BRASILIA, Nov 30 (Reuters) - Brazil’s central bank is widely expected to keep its moderate pace of interest rate cuts on Wednesday due to growing political and market uncertainty clouding the path to recovery from a grueling two-year recession.
A faltering economy has raised pressure on the bank to keep easing policy, but market turmoil triggered by the election of Donald Trump to the White House and a political scandal at home have investors betting on caution.
Fifty-four out of 64 analysts surveyed by Reuters until Tuesday believe the bank will cut its benchmark Selic rate by another 25 basis points to 13.75 percent, its lowest in over a year. The remainder forecast a rate cut of 50 basis points.
Trump’s surprise victory on Nov. 8 has dragged down the Brazilian currency by more than 7 percent on expectations his promises for fiscal stimulus could raise U.S. interest rates and spark a flight of capital from riskier markets. A weaker exchange rate raises pressure on inflation that, despite a recent slowdown, remains well above the 4.5 percent official target.
More recently an ethics scandal within President Michel Temer’s cabinet has raised fears he could lose support in Congress to push ahead austerity reforms key to allow the central bank to keep lowering some of the world’s highest interest rates.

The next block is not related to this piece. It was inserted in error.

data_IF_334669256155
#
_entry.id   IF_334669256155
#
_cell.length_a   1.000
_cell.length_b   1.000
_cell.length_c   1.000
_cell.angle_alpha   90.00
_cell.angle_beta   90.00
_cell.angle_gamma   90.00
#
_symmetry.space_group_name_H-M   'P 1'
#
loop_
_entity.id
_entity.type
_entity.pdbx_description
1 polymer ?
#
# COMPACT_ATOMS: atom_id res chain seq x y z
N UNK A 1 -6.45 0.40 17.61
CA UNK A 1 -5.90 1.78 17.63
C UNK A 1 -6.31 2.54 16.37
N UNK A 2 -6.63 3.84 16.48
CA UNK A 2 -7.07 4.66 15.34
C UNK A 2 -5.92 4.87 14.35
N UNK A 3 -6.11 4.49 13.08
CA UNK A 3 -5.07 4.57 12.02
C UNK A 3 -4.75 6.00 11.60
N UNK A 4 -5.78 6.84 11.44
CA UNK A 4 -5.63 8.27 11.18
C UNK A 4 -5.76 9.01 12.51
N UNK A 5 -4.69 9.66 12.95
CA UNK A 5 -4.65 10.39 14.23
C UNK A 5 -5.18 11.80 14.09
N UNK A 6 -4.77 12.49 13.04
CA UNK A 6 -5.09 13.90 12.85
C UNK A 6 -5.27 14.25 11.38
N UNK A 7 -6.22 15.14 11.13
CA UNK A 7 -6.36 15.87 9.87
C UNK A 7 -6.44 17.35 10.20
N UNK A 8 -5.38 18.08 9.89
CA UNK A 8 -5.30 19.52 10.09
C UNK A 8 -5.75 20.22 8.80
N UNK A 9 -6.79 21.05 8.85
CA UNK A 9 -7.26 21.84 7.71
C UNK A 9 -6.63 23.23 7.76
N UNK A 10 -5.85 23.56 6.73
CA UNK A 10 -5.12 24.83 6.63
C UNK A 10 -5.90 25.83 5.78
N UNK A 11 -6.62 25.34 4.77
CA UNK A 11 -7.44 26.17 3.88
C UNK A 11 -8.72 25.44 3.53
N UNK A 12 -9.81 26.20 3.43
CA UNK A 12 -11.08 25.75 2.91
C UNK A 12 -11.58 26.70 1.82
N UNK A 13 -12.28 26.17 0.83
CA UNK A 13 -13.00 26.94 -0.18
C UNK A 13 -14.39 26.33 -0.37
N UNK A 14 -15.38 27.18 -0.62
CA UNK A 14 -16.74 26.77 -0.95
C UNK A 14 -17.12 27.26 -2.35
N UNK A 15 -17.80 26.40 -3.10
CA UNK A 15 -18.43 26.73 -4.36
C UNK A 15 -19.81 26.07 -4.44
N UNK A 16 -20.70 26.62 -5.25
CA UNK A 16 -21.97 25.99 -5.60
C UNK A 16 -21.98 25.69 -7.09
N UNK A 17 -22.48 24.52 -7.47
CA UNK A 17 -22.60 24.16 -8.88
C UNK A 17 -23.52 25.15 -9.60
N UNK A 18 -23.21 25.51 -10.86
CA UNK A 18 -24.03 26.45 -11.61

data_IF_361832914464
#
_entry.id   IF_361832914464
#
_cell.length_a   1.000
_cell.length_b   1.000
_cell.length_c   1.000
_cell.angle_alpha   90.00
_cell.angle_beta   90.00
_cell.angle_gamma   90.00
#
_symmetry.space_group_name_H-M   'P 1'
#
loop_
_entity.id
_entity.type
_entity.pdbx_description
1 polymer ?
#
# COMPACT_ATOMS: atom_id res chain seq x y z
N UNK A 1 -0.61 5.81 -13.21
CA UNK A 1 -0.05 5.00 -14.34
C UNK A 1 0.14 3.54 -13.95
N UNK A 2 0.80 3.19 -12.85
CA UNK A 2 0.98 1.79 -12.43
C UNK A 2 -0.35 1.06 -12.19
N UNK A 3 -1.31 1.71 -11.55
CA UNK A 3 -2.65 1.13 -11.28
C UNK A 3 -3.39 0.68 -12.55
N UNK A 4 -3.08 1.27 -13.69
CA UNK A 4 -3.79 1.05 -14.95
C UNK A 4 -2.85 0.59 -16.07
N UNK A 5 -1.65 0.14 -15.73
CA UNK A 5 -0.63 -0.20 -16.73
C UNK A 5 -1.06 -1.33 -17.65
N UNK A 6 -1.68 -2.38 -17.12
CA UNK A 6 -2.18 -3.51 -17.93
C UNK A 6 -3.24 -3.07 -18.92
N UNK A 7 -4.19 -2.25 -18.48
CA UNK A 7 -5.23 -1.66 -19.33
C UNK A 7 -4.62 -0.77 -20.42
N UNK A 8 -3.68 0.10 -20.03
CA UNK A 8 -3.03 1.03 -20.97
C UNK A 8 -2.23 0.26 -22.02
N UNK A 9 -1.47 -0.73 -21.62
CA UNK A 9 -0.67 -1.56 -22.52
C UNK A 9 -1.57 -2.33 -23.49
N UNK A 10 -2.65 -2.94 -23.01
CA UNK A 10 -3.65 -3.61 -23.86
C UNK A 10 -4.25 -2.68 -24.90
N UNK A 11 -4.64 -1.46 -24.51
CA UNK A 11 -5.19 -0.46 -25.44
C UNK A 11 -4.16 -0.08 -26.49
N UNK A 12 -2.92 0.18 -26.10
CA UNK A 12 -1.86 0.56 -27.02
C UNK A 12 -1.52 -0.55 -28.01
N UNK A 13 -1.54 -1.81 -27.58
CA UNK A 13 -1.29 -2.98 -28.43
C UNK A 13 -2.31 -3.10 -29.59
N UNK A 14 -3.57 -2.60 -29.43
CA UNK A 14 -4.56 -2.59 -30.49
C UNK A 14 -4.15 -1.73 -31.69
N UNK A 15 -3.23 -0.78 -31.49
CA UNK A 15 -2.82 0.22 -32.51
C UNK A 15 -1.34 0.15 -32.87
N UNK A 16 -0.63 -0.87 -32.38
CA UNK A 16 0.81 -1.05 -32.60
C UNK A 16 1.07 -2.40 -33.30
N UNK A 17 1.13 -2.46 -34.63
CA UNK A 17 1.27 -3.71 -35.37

“At this moment, the board will most likely opt for a more cautious decision taking into consideration the uncertain outlook of the global economy,” analysts with Banco Fibra wrote in a research note.
Still, many analysts predicted the bank would step up monetary easing at its next meeting in January as activity continues to disappoint in what could be the country’s worst recession on record.
Initial hopes of a faster recovery from the recession after the impeachment of leftist President Dilma Rousseff have fizzled with unemployment on the rise and industrial output down.
Official data on Wednesday is likely to show that the economy shrank 0.8 percent in the third quarter, according to a Reuters poll, its seventh straight quarterly contraction.
The government last week cut its 2017 growth estimate to 1 percent from 1.6 percent, but some analysts are predicting stagnation next year with lingering doubts over the administration’s capacity to shore up its depleted public accounts. (Reporting by Alonso Soto; Editing by Meredith Mazzilli)